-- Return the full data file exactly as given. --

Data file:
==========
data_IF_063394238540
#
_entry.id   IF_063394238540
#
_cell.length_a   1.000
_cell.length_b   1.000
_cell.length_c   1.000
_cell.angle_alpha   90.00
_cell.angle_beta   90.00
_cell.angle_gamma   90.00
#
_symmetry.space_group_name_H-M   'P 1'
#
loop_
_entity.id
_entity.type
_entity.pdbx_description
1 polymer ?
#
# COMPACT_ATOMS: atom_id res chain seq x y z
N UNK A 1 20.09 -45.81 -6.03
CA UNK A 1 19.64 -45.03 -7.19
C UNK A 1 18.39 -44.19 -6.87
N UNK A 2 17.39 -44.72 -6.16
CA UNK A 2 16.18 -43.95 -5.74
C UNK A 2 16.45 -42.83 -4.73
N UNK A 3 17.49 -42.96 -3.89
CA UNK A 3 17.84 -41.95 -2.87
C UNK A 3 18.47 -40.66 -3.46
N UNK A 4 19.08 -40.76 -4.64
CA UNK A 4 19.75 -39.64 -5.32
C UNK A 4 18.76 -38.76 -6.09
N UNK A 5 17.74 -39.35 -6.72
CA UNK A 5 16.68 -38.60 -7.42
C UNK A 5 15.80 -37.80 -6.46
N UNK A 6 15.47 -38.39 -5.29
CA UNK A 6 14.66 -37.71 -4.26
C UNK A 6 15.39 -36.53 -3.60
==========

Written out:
data_IF_063394238540
#
_entry.id   IF_063394238540
#
_cell.length_a   1.000
_cell.length_b   1.000
_cell.length_c   1.000
_cell.angle_alpha   90.00
_cell.angle_beta   90.00
_cell.angle_gamma   90.00
#
_symmetry.space_group_name_H-M   'P 1'
#
loop_
_entity.id
_entity.type
_entity.pdbx_description
1 polymer ?
#
# COMPACT_ATOMS: atom_id res chain seq x y z
N UNK A 1 20.09 -45.81 -6.03
CA UNK A 1 19.64 -45.03 -7.19
C UNK A 1 18.39 -44.19 -6.87
N UNK A 2 17.39 -44.72 -6.16
CA UNK A 2 16.18 -43.95 -5.74
C UNK A 2 16.45 -42.83 -4.73
N UNK A 3 17.49 -42.96 -3.89
CA UNK A 3 17.84 -41.95 -2.87
C UNK A 3 18.47 -40.66 -3.46
N UNK A 4 19.08 -40.76 -4.64
CA UNK A 4 19.75 -39.64 -5.32
C UNK A 4 18.76 -38.76 -6.09
N UNK A 5 17.74 -39.35 -6.72
CA UNK A 5 16.68 -38.60 -7.42
C UNK A 5 15.80 -37.80 -6.46
N UNK A 6 15.47 -38.39 -5.29
CA UNK A 6 14.66 -37.71 -4.26
C UNK A 6 15.39 -36.53 -3.60